The US Energy Information Administration (EIA) has released its Annual Energy Outlook for 2021 which contains, among other things, the levelized costs of new generation resources entering into service in 2026. The levelized cost of energy (LCOE) is one of the best ways to compare the costs of electricity producing assets over the course of their useful life. Some of the EIA’s key inputs for calculating the LCOE include capital costs, fuel costs, fixed and variable operations and maintenance costs, financing costs, and an assumed utilization rate for each plant type. It’s not a perfect science since technological and regional characteristics, as well as the resource mix of a region and the displacement of existing resources affects profitability, but it’s a good estimate.
According to the report, new onshore wind, and solar photovoltaic (PV) projects entering into service in 2026 will be cheaper than even the most efficient source of fossil fuel-based power generation — natural gas-fired combined cycle plants. Like renewables, fossil-fuel based power generation costs have also come down over the years. But the EIA isn’t estimating any significant capacity additions for hydroelectric, biomass, advanced nuclear, or coal. So much so that it has labeled those sources as “NB” or “not built” in its forecast. The following table shows the estimated capacity weighted LCOE for new resources entering service in 2026. The data is presented in 2020 US dollars per megawatt hour (MWh).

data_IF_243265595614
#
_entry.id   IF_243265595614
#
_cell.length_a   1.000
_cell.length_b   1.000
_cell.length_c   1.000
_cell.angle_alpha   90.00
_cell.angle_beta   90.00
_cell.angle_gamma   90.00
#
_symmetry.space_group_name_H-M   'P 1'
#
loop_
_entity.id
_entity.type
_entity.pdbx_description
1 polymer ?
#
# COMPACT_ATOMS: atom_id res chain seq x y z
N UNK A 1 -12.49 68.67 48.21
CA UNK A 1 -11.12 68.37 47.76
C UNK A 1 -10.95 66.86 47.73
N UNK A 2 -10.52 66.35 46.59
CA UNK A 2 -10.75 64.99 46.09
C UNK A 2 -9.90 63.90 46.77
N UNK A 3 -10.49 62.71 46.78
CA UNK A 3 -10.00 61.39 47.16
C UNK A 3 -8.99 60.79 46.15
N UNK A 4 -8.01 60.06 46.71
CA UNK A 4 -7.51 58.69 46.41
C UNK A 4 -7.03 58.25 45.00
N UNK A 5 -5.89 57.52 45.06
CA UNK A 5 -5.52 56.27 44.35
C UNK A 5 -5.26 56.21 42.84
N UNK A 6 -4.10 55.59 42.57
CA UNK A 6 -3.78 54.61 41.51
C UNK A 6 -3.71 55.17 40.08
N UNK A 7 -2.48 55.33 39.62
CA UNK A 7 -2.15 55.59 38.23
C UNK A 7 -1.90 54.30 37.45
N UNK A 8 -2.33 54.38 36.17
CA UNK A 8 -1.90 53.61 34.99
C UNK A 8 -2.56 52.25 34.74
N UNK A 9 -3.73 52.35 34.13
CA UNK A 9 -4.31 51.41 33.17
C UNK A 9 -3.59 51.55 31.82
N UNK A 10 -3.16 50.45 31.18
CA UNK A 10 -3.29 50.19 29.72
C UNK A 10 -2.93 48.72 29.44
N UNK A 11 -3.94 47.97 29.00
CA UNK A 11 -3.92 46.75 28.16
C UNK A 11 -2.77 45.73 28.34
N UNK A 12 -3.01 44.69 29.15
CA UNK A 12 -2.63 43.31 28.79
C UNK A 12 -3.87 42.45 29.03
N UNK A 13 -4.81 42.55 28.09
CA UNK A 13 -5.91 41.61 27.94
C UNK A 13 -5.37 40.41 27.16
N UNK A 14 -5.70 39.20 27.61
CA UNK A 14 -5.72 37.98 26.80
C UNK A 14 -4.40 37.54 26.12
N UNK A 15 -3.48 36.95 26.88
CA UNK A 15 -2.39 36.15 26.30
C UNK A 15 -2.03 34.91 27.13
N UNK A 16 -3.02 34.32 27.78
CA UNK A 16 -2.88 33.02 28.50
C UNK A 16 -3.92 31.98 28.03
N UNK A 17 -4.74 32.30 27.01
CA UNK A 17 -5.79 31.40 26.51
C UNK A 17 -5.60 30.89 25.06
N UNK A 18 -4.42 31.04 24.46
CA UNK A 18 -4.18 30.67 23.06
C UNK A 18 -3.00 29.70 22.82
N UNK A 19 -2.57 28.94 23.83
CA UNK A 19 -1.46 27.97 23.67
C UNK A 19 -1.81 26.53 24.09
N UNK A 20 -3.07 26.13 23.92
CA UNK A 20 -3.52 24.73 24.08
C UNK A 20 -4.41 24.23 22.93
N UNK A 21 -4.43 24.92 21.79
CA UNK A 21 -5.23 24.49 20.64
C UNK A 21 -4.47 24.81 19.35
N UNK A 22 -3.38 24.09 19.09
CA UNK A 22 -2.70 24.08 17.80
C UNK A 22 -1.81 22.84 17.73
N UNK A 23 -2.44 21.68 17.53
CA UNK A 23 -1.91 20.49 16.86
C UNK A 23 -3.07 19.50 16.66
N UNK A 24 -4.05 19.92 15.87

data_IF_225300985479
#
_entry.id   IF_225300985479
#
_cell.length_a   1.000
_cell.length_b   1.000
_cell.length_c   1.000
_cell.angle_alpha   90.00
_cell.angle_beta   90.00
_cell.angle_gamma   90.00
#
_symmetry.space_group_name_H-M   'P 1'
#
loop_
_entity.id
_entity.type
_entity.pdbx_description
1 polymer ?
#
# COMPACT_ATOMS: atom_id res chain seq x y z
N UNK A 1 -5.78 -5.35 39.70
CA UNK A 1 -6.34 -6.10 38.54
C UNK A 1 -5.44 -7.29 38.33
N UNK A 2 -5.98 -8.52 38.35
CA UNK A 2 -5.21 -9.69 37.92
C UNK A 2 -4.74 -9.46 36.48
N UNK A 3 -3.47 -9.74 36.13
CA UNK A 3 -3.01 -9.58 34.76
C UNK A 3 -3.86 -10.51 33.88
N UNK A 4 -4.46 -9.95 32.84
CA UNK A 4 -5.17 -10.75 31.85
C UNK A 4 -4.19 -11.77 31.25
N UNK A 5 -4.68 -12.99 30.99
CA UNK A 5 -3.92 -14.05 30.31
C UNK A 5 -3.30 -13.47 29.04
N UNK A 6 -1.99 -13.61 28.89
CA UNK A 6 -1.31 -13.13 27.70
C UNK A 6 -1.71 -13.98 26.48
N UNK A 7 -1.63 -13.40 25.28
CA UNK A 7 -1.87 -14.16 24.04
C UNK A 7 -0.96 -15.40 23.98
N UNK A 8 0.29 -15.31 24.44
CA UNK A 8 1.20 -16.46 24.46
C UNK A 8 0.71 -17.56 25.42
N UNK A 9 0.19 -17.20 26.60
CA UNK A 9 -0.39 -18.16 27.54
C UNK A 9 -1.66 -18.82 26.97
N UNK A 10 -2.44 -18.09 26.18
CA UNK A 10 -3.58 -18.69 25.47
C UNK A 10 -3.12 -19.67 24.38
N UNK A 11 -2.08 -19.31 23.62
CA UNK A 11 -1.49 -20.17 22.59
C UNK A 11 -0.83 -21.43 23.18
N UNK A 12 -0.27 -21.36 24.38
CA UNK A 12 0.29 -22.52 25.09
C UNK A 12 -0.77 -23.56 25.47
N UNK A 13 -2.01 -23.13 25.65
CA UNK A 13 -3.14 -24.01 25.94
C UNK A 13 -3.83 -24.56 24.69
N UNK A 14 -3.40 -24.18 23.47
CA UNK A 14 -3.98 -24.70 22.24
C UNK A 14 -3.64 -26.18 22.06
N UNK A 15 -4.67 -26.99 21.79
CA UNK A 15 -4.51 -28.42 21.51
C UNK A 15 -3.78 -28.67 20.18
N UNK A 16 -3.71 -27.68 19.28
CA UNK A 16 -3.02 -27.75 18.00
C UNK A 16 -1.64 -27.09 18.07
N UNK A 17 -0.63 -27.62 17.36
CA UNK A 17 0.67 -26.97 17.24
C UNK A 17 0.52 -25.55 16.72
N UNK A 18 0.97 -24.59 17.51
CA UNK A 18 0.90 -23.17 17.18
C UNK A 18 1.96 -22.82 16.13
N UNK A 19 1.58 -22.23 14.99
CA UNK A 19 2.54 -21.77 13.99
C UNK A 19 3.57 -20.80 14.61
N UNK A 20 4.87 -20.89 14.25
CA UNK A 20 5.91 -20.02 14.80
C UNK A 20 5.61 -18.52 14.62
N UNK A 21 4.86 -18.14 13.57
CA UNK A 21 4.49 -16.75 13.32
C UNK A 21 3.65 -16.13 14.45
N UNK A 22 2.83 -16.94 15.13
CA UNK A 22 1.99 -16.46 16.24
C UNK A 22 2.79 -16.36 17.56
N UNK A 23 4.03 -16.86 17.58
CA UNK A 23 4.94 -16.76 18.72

|Plant Type||2026 Estimate (In MWh)|
Data Source: US EIA
It’s worth mentioning that these cost estimates exclude tax credits. The EIA does estimate that geothermal will have a levelized tax credit of US$1.86 per MWh and solar will receive a credit of US$2.26 per MWh, but these are a far cry from incentives just a few years ago. In fact, the EIA assumes the phaseout of both the production tax credit (PTC) and the investment tax credit (ITC) in its report, since the forecast is for new projects entering into service in 2026 when tax credits should be negligible.
The report also includes minimum and maximum regional variations by plant type, which can be useful for gauging minimum and maximum costs. Interestingly enough, onshore wind varies dramatically more than solar PV. Looking at the “without tax credit” numbers, geothermal has the lowest maximum LCOE, followed by solar PV, and then combined cycle. Although solar PV has the lowest average costs, onshore wind has the lowest minimum cost. From the data, it’s clear to see that tax credits play a minor role in both the average capacity weighted LCOE and regional variations in LCOE.
Below is data that shows the regional variation in LCOE for new resources entering service in 2026. The data is presented in 2020 US dollars per MWh.
|Without Tax Credits||With Tax Credits|
|Plant Type||Minimum||Simple Average||Capacity Weighted Average||Maximum||Minimum||Simple Average||Capacity Weighted Average||Maximum|
Data Source: US EIA